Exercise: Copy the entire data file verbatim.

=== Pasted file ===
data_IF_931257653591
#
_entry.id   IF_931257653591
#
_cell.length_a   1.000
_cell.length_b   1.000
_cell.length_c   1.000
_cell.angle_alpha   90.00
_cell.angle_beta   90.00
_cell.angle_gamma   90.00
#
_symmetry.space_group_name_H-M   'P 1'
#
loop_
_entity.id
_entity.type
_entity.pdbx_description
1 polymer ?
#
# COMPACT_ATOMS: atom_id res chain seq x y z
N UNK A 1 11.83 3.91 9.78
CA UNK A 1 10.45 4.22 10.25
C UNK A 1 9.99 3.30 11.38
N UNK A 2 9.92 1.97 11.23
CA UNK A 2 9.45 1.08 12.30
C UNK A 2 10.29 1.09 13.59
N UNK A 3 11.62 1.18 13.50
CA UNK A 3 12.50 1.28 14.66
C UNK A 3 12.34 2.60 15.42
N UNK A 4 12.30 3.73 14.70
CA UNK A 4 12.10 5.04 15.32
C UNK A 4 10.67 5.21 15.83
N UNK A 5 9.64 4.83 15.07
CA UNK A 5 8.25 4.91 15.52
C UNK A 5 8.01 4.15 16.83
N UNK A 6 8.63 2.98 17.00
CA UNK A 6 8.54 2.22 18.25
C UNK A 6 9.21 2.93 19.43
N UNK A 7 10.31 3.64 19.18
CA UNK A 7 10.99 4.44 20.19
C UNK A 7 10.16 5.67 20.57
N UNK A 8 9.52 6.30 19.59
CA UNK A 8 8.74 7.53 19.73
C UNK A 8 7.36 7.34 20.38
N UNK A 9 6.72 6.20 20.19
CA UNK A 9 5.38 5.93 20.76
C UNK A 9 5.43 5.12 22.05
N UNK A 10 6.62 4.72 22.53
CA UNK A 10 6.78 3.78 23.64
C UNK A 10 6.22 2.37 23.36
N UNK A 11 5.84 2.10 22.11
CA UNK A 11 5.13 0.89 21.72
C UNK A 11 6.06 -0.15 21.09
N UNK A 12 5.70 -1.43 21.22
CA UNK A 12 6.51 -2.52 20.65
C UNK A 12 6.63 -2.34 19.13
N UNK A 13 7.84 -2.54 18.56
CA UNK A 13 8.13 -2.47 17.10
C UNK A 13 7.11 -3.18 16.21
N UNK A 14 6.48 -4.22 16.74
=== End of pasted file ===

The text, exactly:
data_IF_931257653591
#
_entry.id   IF_931257653591
#
_cell.length_a   1.000
_cell.length_b   1.000
_cell.length_c   1.000
_cell.angle_alpha   90.00
_cell.angle_beta   90.00
_cell.angle_gamma   90.00
#
_symmetry.space_group_name_H-M   'P 1'
#
loop_
_entity.id
_entity.type
_entity.pdbx_description
1 polymer ?
#
# COMPACT_ATOMS: atom_id res chain seq x y z
N UNK A 1 11.83 3.91 9.78
CA UNK A 1 10.45 4.22 10.25
C UNK A 1 9.99 3.30 11.38
N UNK A 2 9.92 1.97 11.23
CA UNK A 2 9.45 1.08 12.30
C UNK A 2 10.29 1.09 13.59
N UNK A 3 11.62 1.18 13.50
CA UNK A 3 12.50 1.28 14.66
C UNK A 3 12.34 2.60 15.42
N UNK A 4 12.30 3.73 14.70
CA UNK A 4 12.10 5.04 15.32
C UNK A 4 10.67 5.21 15.83
N UNK A 5 9.64 4.83 15.07
CA UNK A 5 8.25 4.91 15.52
C UNK A 5 8.01 4.15 16.83
N UNK A 6 8.63 2.98 17.00
CA UNK A 6 8.54 2.22 18.25
C UNK A 6 9.21 2.93 19.43
N UNK A 7 10.31 3.64 19.18
CA UNK A 7 10.99 4.44 20.19
C UNK A 7 10.16 5.67 20.57
N UNK A 8 9.52 6.30 19.59
CA UNK A 8 8.74 7.53 19.73
C UNK A 8 7.36 7.34 20.38
N UNK A 9 6.72 6.20 20.19
CA UNK A 9 5.38 5.93 20.76
C UNK A 9 5.43 5.12 22.05
N UNK A 10 6.62 4.72 22.53
CA UNK A 10 6.78 3.78 23.64
C UNK A 10 6.22 2.37 23.36
N UNK A 11 5.84 2.10 22.11
CA UNK A 11 5.13 0.89 21.72
C UNK A 11 6.06 -0.15 21.09
N UNK A 12 5.70 -1.43 21.22
CA UNK A 12 6.51 -2.52 20.65
C UNK A 12 6.63 -2.34 19.13
N UNK A 13 7.84 -2.54 18.56
CA UNK A 13 8.13 -2.47 17.10
C UNK A 13 7.11 -3.18 16.21
N UNK A 14 6.48 -4.22 16.74